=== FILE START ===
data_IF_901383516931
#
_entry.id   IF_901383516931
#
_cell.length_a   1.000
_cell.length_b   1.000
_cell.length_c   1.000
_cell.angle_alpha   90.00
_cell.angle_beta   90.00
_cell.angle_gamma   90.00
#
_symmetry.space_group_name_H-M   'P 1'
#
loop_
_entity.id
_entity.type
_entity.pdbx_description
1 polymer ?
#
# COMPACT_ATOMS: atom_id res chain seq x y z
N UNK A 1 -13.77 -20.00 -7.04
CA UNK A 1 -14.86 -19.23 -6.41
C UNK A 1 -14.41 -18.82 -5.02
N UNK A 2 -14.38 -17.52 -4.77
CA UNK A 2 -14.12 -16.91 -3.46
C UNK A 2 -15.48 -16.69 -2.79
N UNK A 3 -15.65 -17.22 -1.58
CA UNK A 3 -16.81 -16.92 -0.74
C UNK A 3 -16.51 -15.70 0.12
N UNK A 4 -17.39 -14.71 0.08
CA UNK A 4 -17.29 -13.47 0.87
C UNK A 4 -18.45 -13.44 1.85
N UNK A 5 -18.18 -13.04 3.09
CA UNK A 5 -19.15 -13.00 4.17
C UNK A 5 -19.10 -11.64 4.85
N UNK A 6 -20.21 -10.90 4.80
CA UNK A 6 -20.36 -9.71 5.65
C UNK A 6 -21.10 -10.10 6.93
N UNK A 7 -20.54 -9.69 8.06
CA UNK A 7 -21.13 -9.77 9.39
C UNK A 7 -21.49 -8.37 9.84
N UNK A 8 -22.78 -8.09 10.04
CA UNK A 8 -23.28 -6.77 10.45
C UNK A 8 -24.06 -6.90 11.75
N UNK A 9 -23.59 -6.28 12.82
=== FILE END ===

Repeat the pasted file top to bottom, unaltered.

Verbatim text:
data_IF_901383516931
#
_entry.id   IF_901383516931
#
_cell.length_a   1.000
_cell.length_b   1.000
_cell.length_c   1.000
_cell.angle_alpha   90.00
_cell.angle_beta   90.00
_cell.angle_gamma   90.00
#
_symmetry.space_group_name_H-M   'P 1'
#
loop_
_entity.id
_entity.type
_entity.pdbx_description
1 polymer ?
#
# COMPACT_ATOMS: atom_id res chain seq x y z
N UNK A 1 -13.77 -20.00 -7.04
CA UNK A 1 -14.86 -19.23 -6.41
C UNK A 1 -14.41 -18.82 -5.02
N UNK A 2 -14.38 -17.52 -4.77
CA UNK A 2 -14.12 -16.91 -3.46
C UNK A 2 -15.48 -16.69 -2.79
N UNK A 3 -15.65 -17.22 -1.58
CA UNK A 3 -16.81 -16.92 -0.74
C UNK A 3 -16.51 -15.70 0.12
N UNK A 4 -17.39 -14.71 0.08
CA UNK A 4 -17.29 -13.47 0.87
C UNK A 4 -18.45 -13.44 1.85
N UNK A 5 -18.18 -13.04 3.09
CA UNK A 5 -19.15 -13.00 4.17
C UNK A 5 -19.10 -11.64 4.85
N UNK A 6 -20.21 -10.90 4.80
CA UNK A 6 -20.36 -9.71 5.65
C UNK A 6 -21.10 -10.10 6.93
N UNK A 7 -20.54 -9.69 8.06
CA UNK A 7 -21.13 -9.77 9.39
C UNK A 7 -21.49 -8.37 9.84
N UNK A 8 -22.78 -8.09 10.04
CA UNK A 8 -23.28 -6.77 10.45
C UNK A 8 -24.06 -6.90 11.75
N UNK A 9 -23.59 -6.28 12.82